Why regular oil changes are important
Oil is the lifeblood of your engine. It reduces friction, lessens wear, lubricates metal engine parts, forms a seal between the pistons, rings and cylinder walls while helping to cool engine parts. Without the cleaning action of fresh oil, carbon and varnish buildup would be toxic to the engine.
Want to help your engine run efficiently, maximize fuel economy, minimize emissions, and prolong the life of your car? Change your oil at the vehicle manufacturer's recommended intervals.
How much does an oil change cost?
Oil change pricing depends on the make/model of your vehicle, the type of oil used and local area in which the service is being provided. Conventional oil change services may range from $20-$40, whereas full synthetic, high mileage oil change services may range from $60-$85 (not including disposal or shop fees). Synthetic oil is better on your engine meaning that it can outperform conventional oils, making it the most cost-effective oil for your vehicle over time. As noted in a AAA study1, full synthetic oils outperformed conventional oils by 47% while adding just $64 to average annual vehicle ownership costs.
How long does an oil change take?
A Midas oil change takes about 60 minutes and includes oil and filter change as well as our complimentary Midas Touch Courtesy Check. Oil Change Plus customers should allow another 15 minutes for tire rotation. A do-it-yourself oil change can take up to an hour, depending on how easily you can access the oil drain plug and filter on your vehicle.
Types of Motor Oil
- Conventional motor oil is derived from crude oil with a variety of additives.
- Synthetic motor oil is derived from man-made ingredients with a variety of additives. Full synthetic oil protects your engine better than conventional oil due to the purity and uniform molecular structure of these man-made ingredients -- with added environmental benefits. Cost-saving synthetic blend oils are also available. Compare conventional oil vs. synthetic oil.
- High mileage motor oil contains anti-wear additives to prolong engine life in vehicles with 75,000 miles or more. It’s available in conventional, synthetic blend, and full synthetic oil formulas.
Your Midas mechanic can help you choose the right motor oil for your vehicle and driving style – and we’ll never put any oil in your vehicle that fails to meet its manual specifications.
- Can you mix synthetic and conventional oil?
- Can you switch back to conventional oil after getting a synthetic oil change?
How often should oil be changed?
For vehicles made in the past decade or so, automakers usually recommend changing the oil every 5,000 to 7,500 miles, with even higher intervals for certain models. Most owner’s manuals now specify synthetic blend or full synthetic oil in concert with these longer oil change intervals. Manufacturers recommend changing the oil every 3,000 miles for many older vehicles and certain engine types. The 3,000-mile oil change might be a sensible tradition to keep alive if you choose conventional oil.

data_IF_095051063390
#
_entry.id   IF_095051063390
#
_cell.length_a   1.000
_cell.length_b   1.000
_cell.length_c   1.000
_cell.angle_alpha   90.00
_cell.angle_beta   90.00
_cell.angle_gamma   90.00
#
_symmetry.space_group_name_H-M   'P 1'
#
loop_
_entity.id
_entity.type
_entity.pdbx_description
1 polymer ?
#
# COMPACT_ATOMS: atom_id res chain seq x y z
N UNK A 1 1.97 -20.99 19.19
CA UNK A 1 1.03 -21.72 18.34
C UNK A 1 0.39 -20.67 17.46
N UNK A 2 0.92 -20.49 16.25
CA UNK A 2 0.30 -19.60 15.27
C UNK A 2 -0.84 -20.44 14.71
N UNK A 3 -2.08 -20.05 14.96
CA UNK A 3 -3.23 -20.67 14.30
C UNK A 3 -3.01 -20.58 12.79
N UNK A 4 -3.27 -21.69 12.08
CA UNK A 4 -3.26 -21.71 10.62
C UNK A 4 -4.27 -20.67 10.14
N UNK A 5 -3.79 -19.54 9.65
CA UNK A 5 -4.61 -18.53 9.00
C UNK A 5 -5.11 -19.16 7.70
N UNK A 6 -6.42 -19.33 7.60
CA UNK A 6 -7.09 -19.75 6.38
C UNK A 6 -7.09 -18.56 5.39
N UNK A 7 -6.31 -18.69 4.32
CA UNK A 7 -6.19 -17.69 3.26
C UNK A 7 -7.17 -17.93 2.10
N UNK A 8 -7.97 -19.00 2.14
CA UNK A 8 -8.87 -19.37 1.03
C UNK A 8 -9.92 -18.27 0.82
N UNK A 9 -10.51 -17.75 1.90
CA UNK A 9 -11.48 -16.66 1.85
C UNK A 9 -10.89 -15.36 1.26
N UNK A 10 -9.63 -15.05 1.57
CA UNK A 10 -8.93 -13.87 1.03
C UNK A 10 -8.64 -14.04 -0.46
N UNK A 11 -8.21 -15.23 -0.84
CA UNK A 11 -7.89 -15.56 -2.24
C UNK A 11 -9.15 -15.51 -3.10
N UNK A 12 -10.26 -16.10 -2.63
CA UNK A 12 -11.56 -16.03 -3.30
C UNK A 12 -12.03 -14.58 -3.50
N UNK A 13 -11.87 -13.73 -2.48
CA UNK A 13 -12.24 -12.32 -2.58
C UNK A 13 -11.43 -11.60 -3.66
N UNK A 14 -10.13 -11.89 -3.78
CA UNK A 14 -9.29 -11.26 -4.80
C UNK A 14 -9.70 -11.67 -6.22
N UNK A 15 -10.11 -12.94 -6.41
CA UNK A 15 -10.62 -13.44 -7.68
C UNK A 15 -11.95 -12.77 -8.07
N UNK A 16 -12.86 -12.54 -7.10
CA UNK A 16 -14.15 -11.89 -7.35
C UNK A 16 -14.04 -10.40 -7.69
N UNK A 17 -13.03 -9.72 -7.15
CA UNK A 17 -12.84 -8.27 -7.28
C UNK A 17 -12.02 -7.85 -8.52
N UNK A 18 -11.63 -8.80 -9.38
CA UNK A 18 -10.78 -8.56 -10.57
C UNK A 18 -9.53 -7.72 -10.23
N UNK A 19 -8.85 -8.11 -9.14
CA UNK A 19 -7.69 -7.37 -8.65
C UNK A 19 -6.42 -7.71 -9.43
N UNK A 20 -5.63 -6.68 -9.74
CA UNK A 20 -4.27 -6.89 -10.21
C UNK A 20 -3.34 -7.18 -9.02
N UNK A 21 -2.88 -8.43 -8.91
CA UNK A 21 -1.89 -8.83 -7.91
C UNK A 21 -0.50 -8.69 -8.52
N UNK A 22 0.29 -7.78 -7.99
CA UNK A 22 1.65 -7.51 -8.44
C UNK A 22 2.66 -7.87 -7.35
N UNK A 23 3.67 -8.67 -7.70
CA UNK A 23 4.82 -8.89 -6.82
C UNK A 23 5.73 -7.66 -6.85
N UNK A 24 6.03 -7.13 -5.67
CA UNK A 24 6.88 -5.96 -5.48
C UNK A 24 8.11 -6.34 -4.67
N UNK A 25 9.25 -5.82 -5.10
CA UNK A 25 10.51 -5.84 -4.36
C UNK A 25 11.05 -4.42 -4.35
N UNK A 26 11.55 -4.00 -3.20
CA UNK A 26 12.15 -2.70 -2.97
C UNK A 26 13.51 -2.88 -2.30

However, check your manual – and heed your vehicle’s oil change reminder if it triggers between oil changes, regardless of the old adage of every 3,000-miles. (On some vehicles, it takes your actual driving patterns into account.) And if you aren’t reaching the mileage guideline each year, follow your manual’s timed oil change interval instead.
How do driving conditions affect oil change frequency?
Check your vehicle’s manufacturer recommendations to see if “severe” driving conditions mean more frequent oil changes. And the definition of severe might surprise you! If your driving consists mostly of short trips in stop-and-go traffic or driving in “extreme temperatures” (which most of us call ordinary hot summers and cold winters), your vehicle manufacturer may recommend more frequent oil changes.
Signs your car needs an oil change
It’s best to follow your regular maintenance schedule. But here are some ways your car might tell you it’s ready for an oil and filter change:
- Your dashboard oil reminder: In newer vehicles, this light or text message takes your actual driving conditions into account.
- Dark oil on your dipstick: Fresh engine oil is transparent and light brown or amber. Dirty oil is dark brown or black -- and too opaque to see through.
- Overheating: Poor lubrication also makes your engine work harder, which can generate excess heat.
- Grinding or tapping noises -- these may be the dreaded “metal on metal” sounds, warning you that your oil level is too low to protect your engine.
And don’t ignore oil leaks!
Any fluid leak needs immediate attention -- it shouldn’t wait till your next oil change. Often, an oil leak is an easy fix, like replacing a filter or tightening a bolt. But an unchecked Oil Leak can lead to catastrophic engine failure and serious fire hazards.
See either of these symptoms?
- Fluid under your vehicle or on engine parts.
- Blue smoke or a burning odor from your exhaust.
Request an oil and fluid diagnosis appointment ASAP if you see these symptoms.Request Appointment
- In a study released on June 6, 2017, AAA compared multiple brands of conventional and synthetic engine oil in eight industry-standard tests: shear stability, deposit formation, volatility, cold-temperature pumpability, oxidation resistance, and oxidation-induced rheological changes. Learn more about the AAA oil study.↩